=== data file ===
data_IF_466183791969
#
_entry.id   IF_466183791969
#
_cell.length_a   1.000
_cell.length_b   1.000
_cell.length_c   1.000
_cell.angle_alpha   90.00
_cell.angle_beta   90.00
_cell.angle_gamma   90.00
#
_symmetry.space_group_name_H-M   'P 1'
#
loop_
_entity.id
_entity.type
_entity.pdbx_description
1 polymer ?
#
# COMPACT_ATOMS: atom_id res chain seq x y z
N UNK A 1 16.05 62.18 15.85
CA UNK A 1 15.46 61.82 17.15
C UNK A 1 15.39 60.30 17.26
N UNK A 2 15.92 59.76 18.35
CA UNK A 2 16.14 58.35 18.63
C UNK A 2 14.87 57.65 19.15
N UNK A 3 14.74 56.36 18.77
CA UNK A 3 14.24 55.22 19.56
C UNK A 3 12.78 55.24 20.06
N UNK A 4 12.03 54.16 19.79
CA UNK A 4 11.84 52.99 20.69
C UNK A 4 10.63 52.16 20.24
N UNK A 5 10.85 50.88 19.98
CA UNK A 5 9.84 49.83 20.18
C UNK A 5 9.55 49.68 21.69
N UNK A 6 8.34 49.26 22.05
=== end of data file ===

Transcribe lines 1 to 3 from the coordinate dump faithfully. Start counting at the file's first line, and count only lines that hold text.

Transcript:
data_IF_466183791969
#
_entry.id   IF_466183791969